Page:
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Arts Vanity: On My Love-Hate Relationship with ‘Inception’

Incoming Co-Books Exec Daniel S. de Castro '24
Incoming Co-Books Exec Daniel S. de Castro '24 By Courtesy of Kalos K. Chu
By Daniel S. de Castro, Crimson Staff Writer

I haven’t always liked Christopher Nolan’s “Inception.” In fact, when I first watched the movie, I didn’t even make it past the opening scene before I turned it off, demonstrating how stupid I thought it was. Since then, however, I’ve watched the movie (to completion) a handful of times; and although I returned to it at first to ward off complaints from friends that were frustrated with how few movies I’d seen, I eventually fell in love with the movie myself.

Of course, a part of me still thinks it’s stupid. The premise of the movie — the idea that one can enter and explore the carefully controlled dream of someone else — requires a level of suspension of disbelief that I am often (nearly always) unwilling to give. The stakes of the movie also just seem way higher than they need to be: I still have yet to understand why the movie was made to feel like an off-brand secret-agent thriller.

The depth of the characters — or lack thereof — has also always stood out (and annoyed me) as one of the movie’s points of weakness. Indeed, nearly all the characters seem exceedingly archetypal. Arthur (Joseph Gordon-Lewitt), Cobb’s (Leonardo DiCaprio) right-hand man, for example, always disappointed me as a carbon copy of the archetype of the buttoned-up, risk-averse, a-little-too rational friend. Most frustrating of all is Cobb himself, who is just sickeningly perfect, being not only a grieving husband unwavering in his love for his late wife, but also a man driven by the single overwhelming desire to see his children. In this way, even Cobb’s flaws are tied to his morally irreproachable character. Just a little more thought put into these characters would have made the movie so much better.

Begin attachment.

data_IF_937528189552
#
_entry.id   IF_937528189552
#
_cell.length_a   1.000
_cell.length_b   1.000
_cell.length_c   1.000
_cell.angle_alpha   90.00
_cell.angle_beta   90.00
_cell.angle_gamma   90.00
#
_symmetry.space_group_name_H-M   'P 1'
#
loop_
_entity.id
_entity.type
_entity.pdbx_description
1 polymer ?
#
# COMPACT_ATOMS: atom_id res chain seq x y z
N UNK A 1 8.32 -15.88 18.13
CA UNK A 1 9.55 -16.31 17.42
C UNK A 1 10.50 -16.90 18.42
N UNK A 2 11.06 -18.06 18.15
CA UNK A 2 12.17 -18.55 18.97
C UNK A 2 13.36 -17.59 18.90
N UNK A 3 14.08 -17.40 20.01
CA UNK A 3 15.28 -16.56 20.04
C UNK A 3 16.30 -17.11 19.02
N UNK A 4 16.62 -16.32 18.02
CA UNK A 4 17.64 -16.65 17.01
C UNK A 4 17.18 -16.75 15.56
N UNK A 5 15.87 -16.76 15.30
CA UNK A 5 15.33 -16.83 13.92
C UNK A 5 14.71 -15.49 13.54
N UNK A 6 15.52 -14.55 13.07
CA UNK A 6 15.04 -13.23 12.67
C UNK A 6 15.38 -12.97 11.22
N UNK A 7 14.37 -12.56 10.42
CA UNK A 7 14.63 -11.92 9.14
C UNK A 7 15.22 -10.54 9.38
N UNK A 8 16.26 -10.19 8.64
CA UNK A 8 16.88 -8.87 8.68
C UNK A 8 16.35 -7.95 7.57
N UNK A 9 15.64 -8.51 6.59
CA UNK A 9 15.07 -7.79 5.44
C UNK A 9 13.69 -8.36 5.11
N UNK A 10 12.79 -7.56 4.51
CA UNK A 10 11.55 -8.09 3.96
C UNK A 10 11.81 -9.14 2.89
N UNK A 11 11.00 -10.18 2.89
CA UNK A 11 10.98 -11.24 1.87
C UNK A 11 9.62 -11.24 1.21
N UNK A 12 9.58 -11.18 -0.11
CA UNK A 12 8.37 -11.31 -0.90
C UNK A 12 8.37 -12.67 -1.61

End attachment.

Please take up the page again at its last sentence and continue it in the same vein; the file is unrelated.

Yet, time and time again I find myself turning on “Inception,” and the more I think about it, the more I struggle to explain why. I hate to say it, but I’ve never been more engulfed in a movie than the first time I watched “Inception” all the way through. Somehow, even though it seems so dumb when I think about it later, the idea of getting lost in a dream inside a dream never fails to fascinate me. And though I have a hard time remembering what exactly I find so groundbreaking about Nolan’s film, I do know that my mind is absolutely blown each time I reach its end.

At the end of the day, my opinion of “Inception” at any given moment has much more to do with my current state of mind than anything else. If I am my usual, critically-thinking self, then I won’t hesitate to call “Inception” a bad movie, full stop. However, “Inception” will never fail to command my attention and curiosity if I am feeling a bit more relaxed, a bit sleepier, and, perhaps, a bit hungrier than normal. It is in these moments that I would go so far as to admit, with more than a modicum of truth, that “Inception” is indeed one of my favorite movies of all time.

—Incoming Books Exec Daniel S. de Castro is looking for movie recommendations; he can be reached at daniel.decastro@thecrimson.com.

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